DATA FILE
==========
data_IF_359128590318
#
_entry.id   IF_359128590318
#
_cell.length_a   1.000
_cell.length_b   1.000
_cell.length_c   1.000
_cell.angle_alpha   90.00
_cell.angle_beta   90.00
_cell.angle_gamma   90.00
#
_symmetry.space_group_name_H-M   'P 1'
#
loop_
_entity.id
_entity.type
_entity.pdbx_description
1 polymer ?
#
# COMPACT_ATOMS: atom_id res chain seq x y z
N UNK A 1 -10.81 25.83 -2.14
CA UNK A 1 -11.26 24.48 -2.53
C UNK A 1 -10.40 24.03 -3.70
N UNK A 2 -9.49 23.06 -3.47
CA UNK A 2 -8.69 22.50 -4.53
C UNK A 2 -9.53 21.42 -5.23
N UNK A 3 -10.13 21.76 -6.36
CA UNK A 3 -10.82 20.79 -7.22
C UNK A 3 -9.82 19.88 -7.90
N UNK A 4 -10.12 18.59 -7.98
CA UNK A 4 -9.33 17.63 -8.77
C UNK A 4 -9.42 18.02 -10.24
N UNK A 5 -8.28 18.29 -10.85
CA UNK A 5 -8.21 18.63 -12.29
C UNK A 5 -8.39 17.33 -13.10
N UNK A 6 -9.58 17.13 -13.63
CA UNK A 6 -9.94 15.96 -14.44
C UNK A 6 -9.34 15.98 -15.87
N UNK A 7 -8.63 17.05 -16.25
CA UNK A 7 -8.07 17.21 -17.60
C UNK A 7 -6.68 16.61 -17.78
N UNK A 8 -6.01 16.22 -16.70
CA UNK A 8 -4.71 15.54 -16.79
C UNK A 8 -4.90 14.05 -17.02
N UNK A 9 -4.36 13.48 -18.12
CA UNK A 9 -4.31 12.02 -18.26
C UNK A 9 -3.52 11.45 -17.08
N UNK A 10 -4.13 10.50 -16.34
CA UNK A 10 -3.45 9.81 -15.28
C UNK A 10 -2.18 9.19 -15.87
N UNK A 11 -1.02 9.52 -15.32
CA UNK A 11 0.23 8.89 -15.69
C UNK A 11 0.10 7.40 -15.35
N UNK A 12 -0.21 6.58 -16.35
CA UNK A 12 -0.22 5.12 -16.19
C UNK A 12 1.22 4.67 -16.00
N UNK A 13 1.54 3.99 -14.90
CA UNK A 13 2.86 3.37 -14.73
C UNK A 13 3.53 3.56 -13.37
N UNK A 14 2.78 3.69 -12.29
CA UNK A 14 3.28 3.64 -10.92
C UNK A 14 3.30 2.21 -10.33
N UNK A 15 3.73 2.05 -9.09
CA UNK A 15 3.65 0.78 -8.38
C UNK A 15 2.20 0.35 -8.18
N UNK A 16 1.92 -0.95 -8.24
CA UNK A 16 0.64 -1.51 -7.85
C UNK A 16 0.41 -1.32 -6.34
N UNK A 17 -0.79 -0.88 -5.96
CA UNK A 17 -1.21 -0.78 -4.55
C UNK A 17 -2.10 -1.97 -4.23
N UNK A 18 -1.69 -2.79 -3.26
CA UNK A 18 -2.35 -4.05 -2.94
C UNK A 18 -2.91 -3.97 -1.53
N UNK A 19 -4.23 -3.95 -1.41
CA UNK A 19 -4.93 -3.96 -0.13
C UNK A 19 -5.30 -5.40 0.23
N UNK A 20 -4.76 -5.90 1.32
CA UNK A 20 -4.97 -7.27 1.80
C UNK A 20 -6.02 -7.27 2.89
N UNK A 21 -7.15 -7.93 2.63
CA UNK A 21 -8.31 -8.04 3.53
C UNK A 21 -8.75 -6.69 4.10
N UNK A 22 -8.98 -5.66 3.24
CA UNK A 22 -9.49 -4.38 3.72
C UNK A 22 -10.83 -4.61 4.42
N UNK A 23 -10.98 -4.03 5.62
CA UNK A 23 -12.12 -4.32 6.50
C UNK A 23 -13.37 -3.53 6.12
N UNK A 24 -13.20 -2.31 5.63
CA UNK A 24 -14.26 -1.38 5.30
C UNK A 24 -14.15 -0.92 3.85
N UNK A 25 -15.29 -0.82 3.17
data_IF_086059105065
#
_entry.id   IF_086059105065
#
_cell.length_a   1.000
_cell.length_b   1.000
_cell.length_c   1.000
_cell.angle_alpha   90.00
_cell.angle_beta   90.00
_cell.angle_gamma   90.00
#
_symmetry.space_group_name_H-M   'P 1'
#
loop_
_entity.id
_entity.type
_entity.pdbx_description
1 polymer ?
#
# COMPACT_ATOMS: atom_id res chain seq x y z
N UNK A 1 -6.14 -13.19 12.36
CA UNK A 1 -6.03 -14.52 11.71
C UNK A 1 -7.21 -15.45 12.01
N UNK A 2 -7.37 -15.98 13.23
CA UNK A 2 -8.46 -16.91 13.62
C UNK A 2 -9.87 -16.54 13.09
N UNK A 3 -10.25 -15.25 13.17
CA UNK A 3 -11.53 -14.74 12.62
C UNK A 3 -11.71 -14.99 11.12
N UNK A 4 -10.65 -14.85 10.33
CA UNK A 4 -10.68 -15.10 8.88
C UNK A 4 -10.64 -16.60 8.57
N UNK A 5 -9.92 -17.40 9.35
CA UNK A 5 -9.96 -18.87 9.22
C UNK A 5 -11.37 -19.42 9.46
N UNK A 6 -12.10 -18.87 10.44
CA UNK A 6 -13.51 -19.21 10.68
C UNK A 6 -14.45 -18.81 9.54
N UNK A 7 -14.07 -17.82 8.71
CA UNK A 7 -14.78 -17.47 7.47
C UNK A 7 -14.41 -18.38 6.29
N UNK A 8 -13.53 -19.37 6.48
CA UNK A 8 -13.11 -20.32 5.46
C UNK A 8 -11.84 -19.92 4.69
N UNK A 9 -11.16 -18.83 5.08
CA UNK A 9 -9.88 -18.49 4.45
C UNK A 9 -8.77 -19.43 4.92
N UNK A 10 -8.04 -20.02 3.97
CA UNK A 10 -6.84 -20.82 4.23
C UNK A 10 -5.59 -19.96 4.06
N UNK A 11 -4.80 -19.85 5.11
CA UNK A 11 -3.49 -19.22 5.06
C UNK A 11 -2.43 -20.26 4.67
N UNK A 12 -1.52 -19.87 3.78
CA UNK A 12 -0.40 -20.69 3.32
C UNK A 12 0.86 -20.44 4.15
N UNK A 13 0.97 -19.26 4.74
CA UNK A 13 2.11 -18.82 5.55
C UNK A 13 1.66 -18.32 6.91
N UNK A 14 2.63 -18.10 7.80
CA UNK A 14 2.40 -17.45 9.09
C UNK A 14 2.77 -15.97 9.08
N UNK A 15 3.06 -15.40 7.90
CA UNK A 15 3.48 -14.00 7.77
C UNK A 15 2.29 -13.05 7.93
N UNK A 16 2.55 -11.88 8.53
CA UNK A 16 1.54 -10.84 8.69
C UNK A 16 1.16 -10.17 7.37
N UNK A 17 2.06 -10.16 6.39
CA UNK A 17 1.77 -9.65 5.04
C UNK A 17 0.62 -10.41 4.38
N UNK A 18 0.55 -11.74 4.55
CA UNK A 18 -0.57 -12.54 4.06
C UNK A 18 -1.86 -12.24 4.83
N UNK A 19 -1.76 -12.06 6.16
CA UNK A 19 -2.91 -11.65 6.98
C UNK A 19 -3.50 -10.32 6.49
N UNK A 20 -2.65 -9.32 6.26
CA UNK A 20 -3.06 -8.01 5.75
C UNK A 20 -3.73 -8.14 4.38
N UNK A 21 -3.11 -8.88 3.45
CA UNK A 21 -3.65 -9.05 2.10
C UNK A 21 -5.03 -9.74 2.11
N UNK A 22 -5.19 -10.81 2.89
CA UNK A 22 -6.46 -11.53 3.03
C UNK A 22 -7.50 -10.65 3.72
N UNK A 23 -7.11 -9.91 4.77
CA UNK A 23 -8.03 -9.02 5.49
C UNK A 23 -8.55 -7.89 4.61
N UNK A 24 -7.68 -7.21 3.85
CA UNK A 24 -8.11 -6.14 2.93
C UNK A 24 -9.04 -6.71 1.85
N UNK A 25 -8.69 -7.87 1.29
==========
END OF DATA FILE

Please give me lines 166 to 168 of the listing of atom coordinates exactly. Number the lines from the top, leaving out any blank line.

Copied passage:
CA UNK A 18 -0.57 -12.54 4.06
C UNK A 18 -1.86 -12.24 4.83
N UNK A 19 -1.76 -12.06 6.16